Old is New Again

 Locally-grown & milled hemlock sheathing

Locally-grown & milled hemlock sheathing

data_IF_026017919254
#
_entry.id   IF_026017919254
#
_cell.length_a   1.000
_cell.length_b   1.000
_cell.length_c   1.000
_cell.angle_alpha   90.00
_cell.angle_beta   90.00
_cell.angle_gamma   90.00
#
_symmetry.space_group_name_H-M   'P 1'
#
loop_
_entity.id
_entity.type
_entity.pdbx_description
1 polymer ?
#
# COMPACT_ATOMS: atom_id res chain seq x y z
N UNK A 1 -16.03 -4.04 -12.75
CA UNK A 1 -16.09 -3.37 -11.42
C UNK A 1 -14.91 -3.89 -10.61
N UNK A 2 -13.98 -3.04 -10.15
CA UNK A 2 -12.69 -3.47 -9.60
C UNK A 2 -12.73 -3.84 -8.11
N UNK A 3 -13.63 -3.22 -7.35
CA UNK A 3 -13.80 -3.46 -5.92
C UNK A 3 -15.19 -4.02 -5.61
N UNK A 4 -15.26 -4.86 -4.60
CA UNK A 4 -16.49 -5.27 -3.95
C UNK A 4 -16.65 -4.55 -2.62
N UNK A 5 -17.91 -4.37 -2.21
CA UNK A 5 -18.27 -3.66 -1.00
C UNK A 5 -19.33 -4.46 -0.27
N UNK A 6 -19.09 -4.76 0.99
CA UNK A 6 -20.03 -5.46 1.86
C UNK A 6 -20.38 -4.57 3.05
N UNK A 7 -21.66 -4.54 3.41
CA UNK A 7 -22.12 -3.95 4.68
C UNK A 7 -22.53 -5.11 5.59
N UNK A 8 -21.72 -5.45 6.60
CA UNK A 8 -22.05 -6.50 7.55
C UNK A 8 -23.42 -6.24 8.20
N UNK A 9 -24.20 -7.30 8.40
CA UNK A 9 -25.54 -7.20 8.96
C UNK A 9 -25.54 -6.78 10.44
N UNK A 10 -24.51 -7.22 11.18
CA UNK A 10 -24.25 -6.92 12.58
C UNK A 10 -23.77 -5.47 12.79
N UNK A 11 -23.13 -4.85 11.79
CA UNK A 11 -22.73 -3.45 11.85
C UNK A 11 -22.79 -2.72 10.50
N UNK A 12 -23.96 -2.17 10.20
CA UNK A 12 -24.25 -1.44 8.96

There is a common misperception that historic restoration work, or indeed any residential construction, that differs from cookie-cutter suburban sprawl must be more expensive. This is not necessarily the case, and at Edwards and Quarrie we work very hard to be cost-competitive. Even though our materials and techniques may in some cases differ from the norm, these very differences also create opportunities for efficiency. A prime example is sheathing. We sheath our projects using locally-grown and milled hemlock which is available for a fraction of the cost of the sheet goods typically used for sheathing. So, even though it takes a bit longer to install, the total cost in the end is about the same as if we had used plywood. Using local hemlock, by the way, employs local labour and at the same time avoids the toxic glues used in plywood, to say nothing of hemlock's superior rot-resistance and proven longevity. A preference for using local labour as opposed to highly-manufactured foreign-made products is a hallmark of our work. Modern windows are a great example here: rather than buying expensive and overly-engineered plastic windows, we build our own the old-fashioned way - using pine, putty and glass. And in doing so we simply have shifted the expense from materials to labour but not added to the total cost of the project. Another case involves roof framing. Most generic residential construction uses manufactured roof trusses that have been designed by an engineer and are custom-sized for the project at hand. Rather than pay a premium for the truss salesman's salary and the engineer's stamp, we most often buy local spruce lumber and hand-frame roofs the traditional way. Perhaps a little slower, but the cost of the wood is a fraction of that of the trusses. In addition, trusses often render attic spaces completely useless and don't easily lend themselves to modification, should the size or pitch of the roof need to be altered to adjust to the idiosyncrasies of an existing house, for instance. Salvaged doors provide still another example of how unorthodox methods are not necessarily costlier. A modern "entrance system" (I guess "door" doesn't sound impressive enough!), can often cost $5000 or more. A beautiful old front door, often in Douglas Fir or even oak, can be had for under $100, and often much less than that. Even allowing for refinishing, weatherstripping, jambs and a new sill, you'd still come out far ahead on this one by going with a salvaged door.